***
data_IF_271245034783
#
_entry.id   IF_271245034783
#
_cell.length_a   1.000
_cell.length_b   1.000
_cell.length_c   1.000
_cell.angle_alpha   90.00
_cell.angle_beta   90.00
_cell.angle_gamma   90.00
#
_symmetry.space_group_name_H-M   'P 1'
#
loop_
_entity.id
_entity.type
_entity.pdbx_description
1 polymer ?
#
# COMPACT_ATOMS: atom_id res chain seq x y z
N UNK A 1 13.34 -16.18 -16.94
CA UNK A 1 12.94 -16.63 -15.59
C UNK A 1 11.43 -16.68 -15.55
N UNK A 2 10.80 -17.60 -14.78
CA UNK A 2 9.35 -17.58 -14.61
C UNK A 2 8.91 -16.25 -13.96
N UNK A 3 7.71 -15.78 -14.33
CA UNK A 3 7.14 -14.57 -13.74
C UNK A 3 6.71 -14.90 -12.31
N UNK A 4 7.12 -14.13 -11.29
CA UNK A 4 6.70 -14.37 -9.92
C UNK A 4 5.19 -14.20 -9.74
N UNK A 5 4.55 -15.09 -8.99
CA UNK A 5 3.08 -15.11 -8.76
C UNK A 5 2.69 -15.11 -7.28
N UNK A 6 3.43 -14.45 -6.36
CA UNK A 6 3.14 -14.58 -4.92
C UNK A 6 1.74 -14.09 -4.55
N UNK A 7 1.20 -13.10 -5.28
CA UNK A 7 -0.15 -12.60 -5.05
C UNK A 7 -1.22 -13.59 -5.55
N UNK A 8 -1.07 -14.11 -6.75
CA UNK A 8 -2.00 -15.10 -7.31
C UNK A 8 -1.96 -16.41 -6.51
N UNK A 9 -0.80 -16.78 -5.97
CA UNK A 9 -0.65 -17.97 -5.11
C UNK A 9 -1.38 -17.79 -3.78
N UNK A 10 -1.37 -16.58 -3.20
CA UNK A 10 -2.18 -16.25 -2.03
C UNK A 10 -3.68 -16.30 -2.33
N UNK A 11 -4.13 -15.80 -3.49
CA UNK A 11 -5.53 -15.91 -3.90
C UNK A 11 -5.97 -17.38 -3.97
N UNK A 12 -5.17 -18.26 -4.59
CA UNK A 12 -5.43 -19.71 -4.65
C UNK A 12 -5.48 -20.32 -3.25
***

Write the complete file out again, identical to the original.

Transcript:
data_IF_271245034783
#
_entry.id   IF_271245034783
#
_cell.length_a   1.000
_cell.length_b   1.000
_cell.length_c   1.000
_cell.angle_alpha   90.00
_cell.angle_beta   90.00
_cell.angle_gamma   90.00
#
_symmetry.space_group_name_H-M   'P 1'
#
loop_
_entity.id
_entity.type
_entity.pdbx_description
1 polymer ?
#
# COMPACT_ATOMS: atom_id res chain seq x y z
N UNK A 1 13.34 -16.18 -16.94
CA UNK A 1 12.94 -16.63 -15.59
C UNK A 1 11.43 -16.68 -15.55
N UNK A 2 10.80 -17.60 -14.78
CA UNK A 2 9.35 -17.58 -14.61
C UNK A 2 8.91 -16.25 -13.96
N UNK A 3 7.71 -15.78 -14.33
CA UNK A 3 7.14 -14.57 -13.74
C UNK A 3 6.71 -14.90 -12.31
N UNK A 4 7.12 -14.13 -11.29
CA UNK A 4 6.70 -14.37 -9.92
C UNK A 4 5.19 -14.20 -9.74
N UNK A 5 4.55 -15.09 -8.99
CA UNK A 5 3.08 -15.11 -8.76
C UNK A 5 2.69 -15.11 -7.28
N UNK A 6 3.43 -14.45 -6.36
CA UNK A 6 3.14 -14.58 -4.92
C UNK A 6 1.74 -14.09 -4.55
N UNK A 7 1.20 -13.10 -5.28
CA UNK A 7 -0.15 -12.60 -5.05
C UNK A 7 -1.22 -13.59 -5.55
N UNK A 8 -1.07 -14.11 -6.75
CA UNK A 8 -2.00 -15.10 -7.31
C UNK A 8 -1.96 -16.41 -6.51
N UNK A 9 -0.80 -16.78 -5.97
CA UNK A 9 -0.65 -17.97 -5.11
C UNK A 9 -1.38 -17.79 -3.78
N UNK A 10 -1.37 -16.58 -3.20
CA UNK A 10 -2.18 -16.25 -2.03
C UNK A 10 -3.68 -16.30 -2.33
N UNK A 11 -4.13 -15.80 -3.49
CA UNK A 11 -5.53 -15.91 -3.90
C UNK A 11 -5.97 -17.38 -3.97
N UNK A 12 -5.17 -18.26 -4.59
CA UNK A 12 -5.43 -19.71 -4.65
C UNK A 12 -5.48 -20.32 -3.25